The typical remediation for an isolated, individual error is usually not firing but something less severe, often some indoctrination or re-education to insure that the particular action is not repeated. The connection between the person and the remediation is so much a recurring feature of after-accident reactions that it has its own name: blame-and-train.

Blame-and-train is now recognized as worse than ineffective. This is easy to see in the reddit case above. If we take the story at face value, identifying cscareerthrowaway567 as an offender might have allowed the CTO to vent his/her spleen but it did nothing to reduce the brittleness in the IT environment. As so many commenters pointed out, the exposed production system, the poorly written guide to setting up a new computer and, perhaps most important, the utter lack of assistance from or engagement with the technical staff were systemic factors that promoted the eventual failure. Localizing the source of failure in cscareerthrowaway567 was not a useful response. No amount of training could remediate those systemic factors.

[Some will observe that summary execution of cscareerthrowaway567 can hardly be described as 'training'. In this case it is the others in the workplace who are being trained about what the response to any future problems in likely to be.]

"Blame-and-train" has been thoroughly discredited and the term is now used derisively. Even so blame-and-train remains the most common response to failures -- especially ones with significant costs or injuries.

Why does blame-and-train remain so entrenched?

  • It is the easiest path to follow because it requires no other change.

  • Localizing the failure in an individual keeps attention away from sore spots and contentious issues in the workplace.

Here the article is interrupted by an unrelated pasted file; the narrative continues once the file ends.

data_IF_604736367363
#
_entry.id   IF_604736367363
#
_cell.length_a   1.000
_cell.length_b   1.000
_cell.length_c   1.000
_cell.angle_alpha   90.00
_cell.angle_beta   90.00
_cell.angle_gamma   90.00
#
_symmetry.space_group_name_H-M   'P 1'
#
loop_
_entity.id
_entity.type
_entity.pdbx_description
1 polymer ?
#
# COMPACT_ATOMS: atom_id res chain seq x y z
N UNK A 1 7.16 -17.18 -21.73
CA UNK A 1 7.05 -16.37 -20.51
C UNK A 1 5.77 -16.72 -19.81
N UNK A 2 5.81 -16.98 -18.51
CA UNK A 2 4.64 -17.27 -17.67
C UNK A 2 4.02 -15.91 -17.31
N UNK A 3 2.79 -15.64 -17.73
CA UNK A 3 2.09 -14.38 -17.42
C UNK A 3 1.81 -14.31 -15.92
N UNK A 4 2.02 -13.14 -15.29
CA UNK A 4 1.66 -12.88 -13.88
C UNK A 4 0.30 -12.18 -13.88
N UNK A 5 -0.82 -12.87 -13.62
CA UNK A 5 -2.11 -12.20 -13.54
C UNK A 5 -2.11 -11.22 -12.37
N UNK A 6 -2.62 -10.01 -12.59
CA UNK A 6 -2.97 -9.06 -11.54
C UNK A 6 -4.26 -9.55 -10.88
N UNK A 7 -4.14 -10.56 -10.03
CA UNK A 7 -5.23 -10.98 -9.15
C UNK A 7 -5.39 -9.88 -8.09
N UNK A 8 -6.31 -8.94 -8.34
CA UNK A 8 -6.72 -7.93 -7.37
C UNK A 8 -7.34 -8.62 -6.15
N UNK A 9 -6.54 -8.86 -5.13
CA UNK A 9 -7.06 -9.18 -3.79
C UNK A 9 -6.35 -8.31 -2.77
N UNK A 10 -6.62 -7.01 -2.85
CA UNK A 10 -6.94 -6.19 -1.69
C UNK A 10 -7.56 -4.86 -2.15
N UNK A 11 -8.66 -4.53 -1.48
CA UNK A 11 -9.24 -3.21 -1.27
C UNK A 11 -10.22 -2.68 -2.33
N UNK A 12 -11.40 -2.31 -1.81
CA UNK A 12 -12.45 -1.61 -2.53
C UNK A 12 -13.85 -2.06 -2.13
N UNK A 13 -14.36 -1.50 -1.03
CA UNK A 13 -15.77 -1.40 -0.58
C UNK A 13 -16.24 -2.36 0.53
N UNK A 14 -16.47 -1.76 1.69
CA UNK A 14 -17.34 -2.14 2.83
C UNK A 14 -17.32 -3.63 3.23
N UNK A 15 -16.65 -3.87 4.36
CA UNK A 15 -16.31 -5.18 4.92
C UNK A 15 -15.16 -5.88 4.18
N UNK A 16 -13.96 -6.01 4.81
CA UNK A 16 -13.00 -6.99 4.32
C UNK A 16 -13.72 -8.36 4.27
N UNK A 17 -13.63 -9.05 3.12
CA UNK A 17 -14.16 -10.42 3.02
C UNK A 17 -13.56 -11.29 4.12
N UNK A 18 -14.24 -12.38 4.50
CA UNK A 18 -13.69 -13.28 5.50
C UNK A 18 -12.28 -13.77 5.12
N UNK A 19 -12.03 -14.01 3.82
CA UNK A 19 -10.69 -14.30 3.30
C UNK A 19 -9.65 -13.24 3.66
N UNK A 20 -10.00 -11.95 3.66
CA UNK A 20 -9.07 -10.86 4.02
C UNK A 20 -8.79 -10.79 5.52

• It satisfies multiple individual and organizational needs that are prominent in the wake of disaster. [The wonderful Monty Python credits at the beginning of "The Holy Grail" is a spoof on this!]

There is a tight relationship between "human error" and blame-and-train and there is even an academic paper on the connection.

Productive Reactions to Failure

Efforts to make reactions to failure more productive go back many decades but the current view had its origins in research that followed the nuclear power plant accident at Three Mile Island in 1979. This view, sometimes called "The New Look", treats complex system failures as highly encoded signals sent from the underlying system about itself.

The main goals of after-failure work include:

  • decode the signals

  • lay out the multiple influences and conditions that gave rise to the specific situation

  • identify similar situations or conditions

  • discover how the human operators normally detect, disarm, recover, or redirect the system trajectory towards desirable outcomes

  • find ways to enhance their ability to do this

In contrast to the usual blame-and-train story told after failure, this "second story" often contains valuable insights and opportunities for change that pay back the effort needed to produce it. Doing this work can be difficult and it is especially challenging after a high-value failure when control of the story is socially important [again, as noted by the reddit commentaries!].

Without knowing more about the cscareerthrowaway567 case it is hard to say what productive reactions to the failure would look like. Based on the sketch provided by cscareerthrowaway567 it seems unlikely that productive reactions will be forthcoming.

Next: How are bad outcomes usually avoided?

Postscript: Providing assistance to the people most directly effected by a catastrophic failure has long been recognized as morally and practically useful. Over the past 30 yrs it has become clear that those close to the failure -- including operators and other practitioners -- can sustain significant psychological damage from their proximity to a bad outcome. This injury can be magnified by being blamed -- openly or subtly -- for the outcome. In some cases the psychological trauma can be so severe as to be incapacitating. Associates, supervisors, and managers can help reduce the damage by being prepared to recommend and facilitate access to specialists outside the workplace. Many organizations have external employee resources for this purpose.